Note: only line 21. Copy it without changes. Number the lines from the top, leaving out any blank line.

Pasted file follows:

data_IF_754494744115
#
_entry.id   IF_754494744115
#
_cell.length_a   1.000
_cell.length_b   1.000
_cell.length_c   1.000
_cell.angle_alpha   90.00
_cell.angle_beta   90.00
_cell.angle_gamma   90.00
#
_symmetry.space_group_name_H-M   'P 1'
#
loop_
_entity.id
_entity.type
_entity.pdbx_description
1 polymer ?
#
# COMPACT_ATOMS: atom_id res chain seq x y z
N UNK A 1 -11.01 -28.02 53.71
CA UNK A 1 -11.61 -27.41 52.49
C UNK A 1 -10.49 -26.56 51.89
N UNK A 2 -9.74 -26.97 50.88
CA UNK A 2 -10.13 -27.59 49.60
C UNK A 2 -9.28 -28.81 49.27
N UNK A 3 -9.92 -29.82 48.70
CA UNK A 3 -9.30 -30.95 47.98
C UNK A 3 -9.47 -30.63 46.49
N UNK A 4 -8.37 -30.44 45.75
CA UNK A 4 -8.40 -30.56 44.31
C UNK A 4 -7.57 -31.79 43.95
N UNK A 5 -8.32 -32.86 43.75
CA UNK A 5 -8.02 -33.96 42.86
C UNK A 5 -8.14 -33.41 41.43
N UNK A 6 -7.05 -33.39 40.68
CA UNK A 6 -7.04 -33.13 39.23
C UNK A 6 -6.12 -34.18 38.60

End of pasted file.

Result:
N UNK A 1 -11.01 -28.02 53.71